Diabetes amputations are 'too high' say health bosses
The number of diabetics in Cornwall, Devon, Dorset and Somerset who have had amputations due to their condition is too high, health bosses have admitted.
About 1,500 procedures to remove limbs were carried out in the four counties over three years.
Charity Diabetes UK said 80% of amputations were avoidable if more care was available to prevent complications.
Health bosses said they were "acutely aware" of the situation and were improving education about diabetes.
Diabetes and amputation
- The risk of amputation comes from damage done to nerves and blood vessels
- Extremities of the body such as feet are worst affected
- With correct foot care and education, limb loss can be avoided
Diabetics must know their blood sugar level to stop it going dangerously high or low.
Poorly-managed blood glucose levels can lead to serious complications such as blindness, amputations and stroke.
Of the 1,562 amputations among diabetics carried out across the counties between 2010-2013, 528 were classed as major - above the ankle - statistics from Public Health England said.
The national rate for major amputations at that time was 0.9 per 1,000 people with diabetes. Areas across South West England saw rates of between 0.8 to 1.5.
Phaedra Perry, from Diabetes UK, said evidence showed amputation levels were reduced in areas where teams with the right expertise were in place.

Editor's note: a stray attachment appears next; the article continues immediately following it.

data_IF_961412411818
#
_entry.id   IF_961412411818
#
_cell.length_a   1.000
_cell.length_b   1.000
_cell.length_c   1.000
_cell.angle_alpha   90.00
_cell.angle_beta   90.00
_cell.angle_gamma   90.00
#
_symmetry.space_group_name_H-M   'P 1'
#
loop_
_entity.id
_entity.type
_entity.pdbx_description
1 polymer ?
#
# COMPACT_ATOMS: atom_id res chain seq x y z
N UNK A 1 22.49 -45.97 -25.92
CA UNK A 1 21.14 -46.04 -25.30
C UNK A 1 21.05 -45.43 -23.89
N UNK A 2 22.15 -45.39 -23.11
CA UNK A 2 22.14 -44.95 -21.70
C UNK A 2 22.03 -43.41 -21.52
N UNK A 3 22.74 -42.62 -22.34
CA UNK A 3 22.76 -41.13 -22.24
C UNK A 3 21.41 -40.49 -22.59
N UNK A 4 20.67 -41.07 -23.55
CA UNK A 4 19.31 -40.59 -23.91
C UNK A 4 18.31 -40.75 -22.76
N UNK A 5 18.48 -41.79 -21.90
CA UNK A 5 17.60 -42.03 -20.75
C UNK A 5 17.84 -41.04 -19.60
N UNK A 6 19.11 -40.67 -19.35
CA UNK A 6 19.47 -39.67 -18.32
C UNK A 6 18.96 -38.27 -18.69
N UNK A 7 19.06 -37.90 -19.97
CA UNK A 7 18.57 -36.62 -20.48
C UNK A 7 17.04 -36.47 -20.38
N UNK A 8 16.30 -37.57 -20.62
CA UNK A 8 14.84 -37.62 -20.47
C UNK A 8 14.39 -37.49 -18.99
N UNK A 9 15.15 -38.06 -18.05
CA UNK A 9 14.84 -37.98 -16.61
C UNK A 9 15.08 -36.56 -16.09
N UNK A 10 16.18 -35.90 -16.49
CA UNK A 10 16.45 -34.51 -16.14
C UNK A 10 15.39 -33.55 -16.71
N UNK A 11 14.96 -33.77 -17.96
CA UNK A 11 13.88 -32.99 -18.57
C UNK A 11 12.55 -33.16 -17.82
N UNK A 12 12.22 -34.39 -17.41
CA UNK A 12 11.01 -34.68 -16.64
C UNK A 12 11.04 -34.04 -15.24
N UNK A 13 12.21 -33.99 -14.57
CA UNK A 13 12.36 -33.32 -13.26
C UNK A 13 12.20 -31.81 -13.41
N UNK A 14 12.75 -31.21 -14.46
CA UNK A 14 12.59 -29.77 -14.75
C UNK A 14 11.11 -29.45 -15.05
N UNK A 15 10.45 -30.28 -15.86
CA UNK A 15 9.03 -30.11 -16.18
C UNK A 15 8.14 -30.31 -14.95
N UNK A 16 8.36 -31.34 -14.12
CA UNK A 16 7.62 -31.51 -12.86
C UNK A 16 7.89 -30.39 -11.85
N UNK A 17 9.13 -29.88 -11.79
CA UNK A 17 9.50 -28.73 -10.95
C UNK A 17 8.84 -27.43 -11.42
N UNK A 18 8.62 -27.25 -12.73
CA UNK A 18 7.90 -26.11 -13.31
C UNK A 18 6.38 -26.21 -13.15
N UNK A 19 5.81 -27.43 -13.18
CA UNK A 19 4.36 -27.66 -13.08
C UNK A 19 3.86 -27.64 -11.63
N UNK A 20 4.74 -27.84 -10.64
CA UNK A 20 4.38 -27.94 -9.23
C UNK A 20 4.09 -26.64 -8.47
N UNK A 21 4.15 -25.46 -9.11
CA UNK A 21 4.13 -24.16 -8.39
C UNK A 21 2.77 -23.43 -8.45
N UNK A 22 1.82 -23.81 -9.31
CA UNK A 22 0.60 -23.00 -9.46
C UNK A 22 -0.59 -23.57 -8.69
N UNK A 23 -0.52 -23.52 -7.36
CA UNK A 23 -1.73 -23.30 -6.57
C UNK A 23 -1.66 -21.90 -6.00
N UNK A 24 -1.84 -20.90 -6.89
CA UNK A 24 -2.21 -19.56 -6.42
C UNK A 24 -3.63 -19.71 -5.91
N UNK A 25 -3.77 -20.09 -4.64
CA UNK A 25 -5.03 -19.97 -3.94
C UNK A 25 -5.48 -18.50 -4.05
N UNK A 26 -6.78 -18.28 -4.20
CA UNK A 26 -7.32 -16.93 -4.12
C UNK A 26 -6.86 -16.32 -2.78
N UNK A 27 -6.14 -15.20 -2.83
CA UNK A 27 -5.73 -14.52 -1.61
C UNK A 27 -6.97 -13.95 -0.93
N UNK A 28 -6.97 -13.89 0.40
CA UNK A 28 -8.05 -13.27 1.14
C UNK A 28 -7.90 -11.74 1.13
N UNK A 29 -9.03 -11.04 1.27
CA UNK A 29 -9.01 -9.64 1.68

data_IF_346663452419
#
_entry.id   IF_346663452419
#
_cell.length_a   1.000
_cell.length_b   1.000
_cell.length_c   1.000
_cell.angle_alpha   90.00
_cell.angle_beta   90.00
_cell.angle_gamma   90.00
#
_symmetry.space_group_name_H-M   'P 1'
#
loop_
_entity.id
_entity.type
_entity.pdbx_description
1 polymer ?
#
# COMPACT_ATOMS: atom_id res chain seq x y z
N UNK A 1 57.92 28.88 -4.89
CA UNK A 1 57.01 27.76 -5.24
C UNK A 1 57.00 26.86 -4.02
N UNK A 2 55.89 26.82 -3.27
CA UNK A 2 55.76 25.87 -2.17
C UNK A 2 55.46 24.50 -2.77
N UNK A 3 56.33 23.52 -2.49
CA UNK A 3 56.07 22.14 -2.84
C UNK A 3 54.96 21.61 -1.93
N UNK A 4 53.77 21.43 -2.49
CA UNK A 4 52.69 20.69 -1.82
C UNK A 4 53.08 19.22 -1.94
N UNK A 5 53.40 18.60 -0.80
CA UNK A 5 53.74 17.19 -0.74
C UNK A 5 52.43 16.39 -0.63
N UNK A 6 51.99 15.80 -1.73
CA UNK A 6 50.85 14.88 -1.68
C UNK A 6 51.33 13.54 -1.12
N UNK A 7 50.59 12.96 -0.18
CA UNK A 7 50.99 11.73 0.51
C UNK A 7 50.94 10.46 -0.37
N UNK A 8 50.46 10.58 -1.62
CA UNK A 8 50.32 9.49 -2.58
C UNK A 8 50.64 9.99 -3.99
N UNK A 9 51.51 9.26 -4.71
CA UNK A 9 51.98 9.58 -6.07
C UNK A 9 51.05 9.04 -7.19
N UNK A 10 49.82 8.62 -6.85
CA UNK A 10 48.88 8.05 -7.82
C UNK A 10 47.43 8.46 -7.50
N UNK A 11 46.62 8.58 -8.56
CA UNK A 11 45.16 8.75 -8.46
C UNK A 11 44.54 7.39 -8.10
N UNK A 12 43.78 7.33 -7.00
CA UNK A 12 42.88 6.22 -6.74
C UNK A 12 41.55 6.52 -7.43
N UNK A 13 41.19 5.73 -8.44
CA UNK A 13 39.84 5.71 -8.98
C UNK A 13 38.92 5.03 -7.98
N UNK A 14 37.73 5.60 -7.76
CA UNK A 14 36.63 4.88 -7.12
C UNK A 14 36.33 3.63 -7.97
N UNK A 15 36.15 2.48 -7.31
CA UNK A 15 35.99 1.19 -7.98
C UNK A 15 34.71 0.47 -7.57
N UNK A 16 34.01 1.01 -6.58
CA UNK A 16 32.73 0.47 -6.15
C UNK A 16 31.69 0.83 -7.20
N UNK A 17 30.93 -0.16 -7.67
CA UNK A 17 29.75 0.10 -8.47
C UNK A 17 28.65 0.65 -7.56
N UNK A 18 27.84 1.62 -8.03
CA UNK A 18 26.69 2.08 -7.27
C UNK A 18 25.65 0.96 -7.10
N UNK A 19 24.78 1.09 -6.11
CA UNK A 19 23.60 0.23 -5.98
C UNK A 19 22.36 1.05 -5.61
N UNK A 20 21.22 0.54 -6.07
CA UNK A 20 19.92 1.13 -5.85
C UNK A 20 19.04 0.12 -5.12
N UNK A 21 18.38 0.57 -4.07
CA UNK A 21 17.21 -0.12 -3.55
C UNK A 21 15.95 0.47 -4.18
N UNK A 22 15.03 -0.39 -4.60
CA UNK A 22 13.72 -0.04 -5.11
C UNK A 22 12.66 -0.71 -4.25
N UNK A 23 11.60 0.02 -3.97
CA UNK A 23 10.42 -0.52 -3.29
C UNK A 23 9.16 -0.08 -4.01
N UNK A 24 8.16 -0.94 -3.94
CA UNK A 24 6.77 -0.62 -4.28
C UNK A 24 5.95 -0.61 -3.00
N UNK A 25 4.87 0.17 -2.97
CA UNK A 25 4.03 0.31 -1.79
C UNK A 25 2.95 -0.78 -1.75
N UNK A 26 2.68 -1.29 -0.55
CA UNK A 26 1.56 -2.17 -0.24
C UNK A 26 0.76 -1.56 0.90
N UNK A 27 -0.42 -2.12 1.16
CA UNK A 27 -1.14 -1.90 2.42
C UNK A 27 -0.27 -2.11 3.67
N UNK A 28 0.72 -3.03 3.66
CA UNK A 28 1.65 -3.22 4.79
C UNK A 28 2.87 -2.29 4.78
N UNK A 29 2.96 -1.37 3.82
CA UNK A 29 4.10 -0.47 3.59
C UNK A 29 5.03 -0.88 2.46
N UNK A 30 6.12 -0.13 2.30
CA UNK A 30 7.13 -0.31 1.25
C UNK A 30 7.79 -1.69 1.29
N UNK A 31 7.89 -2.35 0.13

However, diabetic Jacqueline Heather, from St Austell, Cornwall, said patients, not just health staff, had to be "aware of what to look for",
Number of major amputations 2013-13
- National rate is 0.9 per 1,000 people with diabetes
- NHS NEW (Northern, Eastern and Western Devon) Devon Clinical Commissioning Group CCG area - 1.5
- Somerset - 1.4
- Cornwall - 1.2
- Dorset - 1
- Torbay and South Devon - 0.8
Source: Public Health England
Dr Gary Lenden, from the NEW (Northern, Eastern and Western Devon) Devon Clinical Commissioning Group - which had the highest rate in the counties - said: "It's something we're clearly concerned about and acutely aware of."
He said managers saw the need "to improve the education for primary care teams" and staff were also working on improving education for patients so they had an "understanding of their own condition".
He added that staff were also working on "getting diabetes teams into the community".